As a 24-year-old captain in Robert Laycock’s No. 8 Commando, Lawrence was caught up in the chaos that followed the German invasion of Crete in May 1941, when British troops were forced to evacuate the island; and although his book describes his subsequent adventures fighting with the Chetniks in German-occupied Yugoslavia, Crete is its point of departure. According to his fellow-officer Evelyn Waugh, all those serving in No. 8 Commando were ‘highly individualistic’ characters who had volunteered because they sought service more adventurous than was offered at the time by normal regimental life. ‘No one could ask for a better thriller,’ Waugh declared in his introduction to Irregular Adventure: Lawrence’s exploits ‘should bring encouragement to all who may be in danger of doubting whether knight-errantry is still possible in the conditions of modern war’. Six years earlier, in the shambolic retreat to the south coast of Crete, Waugh caught a last glimpse of Lawrence in a cave near Sphakia. ‘He or I or both of us were slightly delirious,’ he recalled. ‘I remember his telling me a rambling story of his having run into a rock on a motor-bicycle. Then carrying two rifles he wandered off again, alone, in the direction of the enemy.’ Whereas Waugh made his way back to Cairo, Lawrence was captured by the Germans and sent, via Athens, to Salonika for the long train journey north to a prisoner-of-war camp in Germany. Life for British prisoners-of-war was a good deal harder than one imagines, and food was in short supply. ‘It is a shock to see Englishmen, educated at the world’s most famous universities, scavenging for potato peelings,’ Lawrence writes, adding that ‘the greatest shock is when you find yourself scavenging with them’. A former journalist who – rather inconveniently, as it turned out – wore large horn-rimmed specs, Lawrence was intrepid, ingenious and determined to escape. Earlier attempts had come to nothing, but as the cattle-trucks trundled slowly through Serbia, he managed to force open a barred window and leapt out. After the dust and dryness of Greece, Serbia seemed like a paradise, overflowing with plums for the eating, and mulberry trees, and fields of maize in which to hide when danger threatened, and mustachioed men in waistcoats who needed no excuse to hand out glasses of raki. Lawrence was overwhelmed by the ‘boundless hospitality’ of the Serbian peasants, but he was determined to make his way to Turkey, a neutral country, and he set off for northern Greece and the Turkish border. Within spitting distance of Turkey he was captured by Bulgarian soldiers, and was back in a train heading north. Once again he made his escape – only to find himself back in Serbia, not far from where he had started out. Serbia in high summer may have seemed idyllic, but Lawrence soon realized that the fighting in Yugoslavia was an unusually brutal affair, made worse by the fact that it was as much a civil war as a war against the Germans. The right-wing Chetniks, led by Dražha Mihailovich, were supported, for the time being at least, by the British, but the scale and the savagery of German reprisals made them increasingly reluctant to take action against the occupying forces; nor were they prepared to co-operate with the altogether more ruthless partisans, communist guerrillas who were supported by Russia after the Soviet Union entered the war in June 1941. And, to complicate matters further, a group of Chetniks led by Kosta Pechanats were actively collaborating with the Germans, fighting both the partisans and Mihailovich’s forces. Later in the war, Churchill switched his support from Mihailovich to the partisans on the recommendation of Fitzroy Maclean and Bill Deakin, who felt that Tito was far more committed to fighting the Germans, and after the war the hapless Chetnik leader was shot on a golf course outside Belgrade. In the meantime, Christie Lawrence – ‘Krsta Lorents’ to his new comrades-in-arms – spent a year fighting with Mihailovich’s Chetniks. He ‘tried not to flinch’ when a heavily bearded guerrilla leader seized him in a bear-like embrace, and kissed him on the lips. He taught himself Serbo-Croat, and was soon involved in ambushing enemy convoys, blowing up bridges and acting as an intermediary between various factions, some of whom were more interested in fighting each other than the enemy. Winter was coming on, and life in the snow-covered mountains was almost unendurable: he lost one of his boots in an enemy attack, and incurred frostbite as he hobbled about the hillsides with a heavily bandaged foot; posing as a Slovenian, he made his way into war-torn towns and villages to meet up with fellow-resisters, rubbing shoulders with collaborators and German soldiers in bars and cafés; a touch of romance was provided by Danielle, a dashing Jewish girl who performed wonders with a machine-gun: she is killed in action and Lawrence is soundly berated for dragging her body back to be buried while leaving her precious machine-gun behind. But in the end his luck ran out: captured once again by the Germans, ‘I had that slightly sick feeling you get when you are first in to bat, only worse.’ The last three sentences of Irregular Adventure are as laconic as its opening. He had been put in a windowless cell and chained to his bunk by a black-clad SS man clutching a tommy-gun. ‘He went outside and shut the door. Then the light went out. And I knew that I was in the hands of the Gestapo.’ Two years after the war had ended, in November 1947, Evelyn Waugh had lunch with Christie Lawrence. ‘His circumstances are not easy, with a wife and child, no house but lodgings,’ Waugh noted in his diary, adding that ‘his health and sanity are enfeebled by Gestapo torture’. He had earned £180 from sales of Irregular Adventure, but although the reviews had been good, there were no plans for a second impression. He was keen to join the colonial service, ideally in Uganda. Waugh offered him financial help if he stayed in England, but nothing came of that: a month later Waugh saw his army friend Basil Bennett and reported that ‘he has given Chris Lawrence £300 and had a sharp note in reply. Why?’ ‘The end of this book raises the hope that there will be a sequel,’ Waugh wrote in his introduction to Irregular Adventure, but none was forthcoming. Christie Lawrence is not mentioned by any of Waugh’s biographers, and his book has – like its creator – vanished into oblivion. Trawling through David Astor’s papers, I came across one mention – no more – of a ‘Christie Lawrence’ in Northern Rhodesia, and the British Library Catalogue lists alongside his wartime memoir a book called Mary Goes to School, published in Lusaka in 1960 by the Northern Information Department. One longs to know what happened to this remarkable if tormented man. It used to be claimed that the Second World War produced little lasting literature when compared with the First. Yet the memoirs in particular are often outstanding, and many of the best – Fitzroy Maclean’s Eastern Approaches, David Smiley’s Albanian Assignment, Julian Amery’s Sons of the Eagle – are set in the Balkans. Irregular Adventure is a wonderful piece of work, and deserves to be better remembered.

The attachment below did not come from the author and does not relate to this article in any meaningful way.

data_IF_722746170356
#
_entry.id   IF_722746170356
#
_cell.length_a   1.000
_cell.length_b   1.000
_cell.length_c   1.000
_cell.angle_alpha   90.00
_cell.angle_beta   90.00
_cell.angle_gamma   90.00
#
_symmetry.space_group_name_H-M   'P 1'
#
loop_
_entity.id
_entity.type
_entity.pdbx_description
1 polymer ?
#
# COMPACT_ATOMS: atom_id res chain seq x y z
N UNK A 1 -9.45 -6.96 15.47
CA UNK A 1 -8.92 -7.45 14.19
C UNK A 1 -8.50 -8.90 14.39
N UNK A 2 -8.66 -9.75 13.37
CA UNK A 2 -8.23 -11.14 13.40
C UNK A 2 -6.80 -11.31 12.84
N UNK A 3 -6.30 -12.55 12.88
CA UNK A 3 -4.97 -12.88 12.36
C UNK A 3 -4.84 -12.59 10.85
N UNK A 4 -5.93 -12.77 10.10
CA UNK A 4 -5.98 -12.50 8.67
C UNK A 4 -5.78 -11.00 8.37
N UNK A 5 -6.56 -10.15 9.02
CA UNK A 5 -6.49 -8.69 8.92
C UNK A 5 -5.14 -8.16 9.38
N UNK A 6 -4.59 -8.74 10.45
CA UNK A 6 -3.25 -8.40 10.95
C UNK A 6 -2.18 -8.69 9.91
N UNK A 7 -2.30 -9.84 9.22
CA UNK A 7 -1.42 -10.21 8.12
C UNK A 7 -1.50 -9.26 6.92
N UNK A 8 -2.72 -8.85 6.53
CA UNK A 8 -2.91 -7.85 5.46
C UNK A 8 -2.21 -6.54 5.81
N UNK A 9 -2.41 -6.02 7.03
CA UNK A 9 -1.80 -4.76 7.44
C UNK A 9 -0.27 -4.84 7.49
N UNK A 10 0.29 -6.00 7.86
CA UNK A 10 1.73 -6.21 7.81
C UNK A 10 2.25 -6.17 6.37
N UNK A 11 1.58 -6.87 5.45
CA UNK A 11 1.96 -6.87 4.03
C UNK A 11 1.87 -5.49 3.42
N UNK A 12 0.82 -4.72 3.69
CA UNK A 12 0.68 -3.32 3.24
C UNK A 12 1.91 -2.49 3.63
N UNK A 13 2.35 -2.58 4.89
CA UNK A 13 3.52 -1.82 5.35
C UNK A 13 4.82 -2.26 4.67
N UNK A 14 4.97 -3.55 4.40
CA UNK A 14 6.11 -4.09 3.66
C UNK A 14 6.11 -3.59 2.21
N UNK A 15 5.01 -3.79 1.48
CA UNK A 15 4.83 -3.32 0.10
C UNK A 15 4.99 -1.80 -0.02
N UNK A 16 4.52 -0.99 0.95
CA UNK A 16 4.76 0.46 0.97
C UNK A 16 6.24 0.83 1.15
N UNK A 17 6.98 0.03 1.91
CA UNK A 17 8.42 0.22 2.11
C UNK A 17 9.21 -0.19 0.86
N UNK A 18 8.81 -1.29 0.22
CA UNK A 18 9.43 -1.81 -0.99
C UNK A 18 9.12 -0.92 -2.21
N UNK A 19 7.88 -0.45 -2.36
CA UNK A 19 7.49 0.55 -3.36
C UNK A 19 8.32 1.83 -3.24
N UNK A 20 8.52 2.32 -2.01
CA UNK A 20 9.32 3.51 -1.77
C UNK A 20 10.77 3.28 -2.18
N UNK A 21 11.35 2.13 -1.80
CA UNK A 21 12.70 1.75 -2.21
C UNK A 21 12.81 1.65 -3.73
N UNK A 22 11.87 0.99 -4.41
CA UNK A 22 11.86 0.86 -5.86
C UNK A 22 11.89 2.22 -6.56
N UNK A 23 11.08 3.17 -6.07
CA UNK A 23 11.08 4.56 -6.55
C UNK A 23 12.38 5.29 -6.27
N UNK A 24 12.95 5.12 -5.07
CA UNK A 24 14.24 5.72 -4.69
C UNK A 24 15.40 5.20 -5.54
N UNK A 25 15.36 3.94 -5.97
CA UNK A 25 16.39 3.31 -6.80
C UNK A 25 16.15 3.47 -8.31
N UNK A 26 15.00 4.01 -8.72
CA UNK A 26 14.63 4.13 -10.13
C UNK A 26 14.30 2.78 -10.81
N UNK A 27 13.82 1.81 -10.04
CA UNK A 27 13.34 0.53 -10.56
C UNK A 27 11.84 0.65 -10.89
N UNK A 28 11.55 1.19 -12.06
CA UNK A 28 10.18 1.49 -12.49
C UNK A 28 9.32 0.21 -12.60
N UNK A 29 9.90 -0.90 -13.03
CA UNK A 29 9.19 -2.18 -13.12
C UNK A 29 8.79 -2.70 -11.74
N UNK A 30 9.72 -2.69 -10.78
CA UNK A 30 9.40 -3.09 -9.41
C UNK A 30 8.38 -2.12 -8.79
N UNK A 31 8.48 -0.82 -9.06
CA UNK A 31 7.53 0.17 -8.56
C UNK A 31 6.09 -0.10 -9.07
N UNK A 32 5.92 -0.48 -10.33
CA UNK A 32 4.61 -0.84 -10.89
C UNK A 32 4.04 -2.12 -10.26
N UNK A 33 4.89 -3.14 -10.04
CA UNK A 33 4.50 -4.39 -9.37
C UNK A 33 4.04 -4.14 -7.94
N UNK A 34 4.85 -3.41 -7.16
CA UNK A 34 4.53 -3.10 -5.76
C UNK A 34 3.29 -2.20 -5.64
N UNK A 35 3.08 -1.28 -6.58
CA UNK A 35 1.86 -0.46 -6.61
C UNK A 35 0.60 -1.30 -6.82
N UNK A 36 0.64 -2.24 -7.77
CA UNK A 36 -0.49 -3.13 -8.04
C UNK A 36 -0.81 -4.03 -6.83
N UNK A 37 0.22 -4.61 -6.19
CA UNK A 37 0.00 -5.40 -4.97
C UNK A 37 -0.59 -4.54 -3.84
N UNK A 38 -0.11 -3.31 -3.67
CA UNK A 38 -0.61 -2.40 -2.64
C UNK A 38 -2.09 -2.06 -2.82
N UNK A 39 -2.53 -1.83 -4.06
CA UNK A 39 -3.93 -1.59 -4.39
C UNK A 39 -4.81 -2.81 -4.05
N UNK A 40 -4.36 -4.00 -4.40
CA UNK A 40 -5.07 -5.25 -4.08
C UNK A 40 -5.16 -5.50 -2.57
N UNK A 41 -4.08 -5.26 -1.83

Extract from Slightly Foxed Issue 38 © Jeremy Lewis 2013


About the contributor

Jeremy Lewis’s most recent book, Shades of Greene: One Generation of an English Family, is now available in paperback. He is researching a biography of David Astor, the former editor of the Observer, to be published by Jonathan Cape.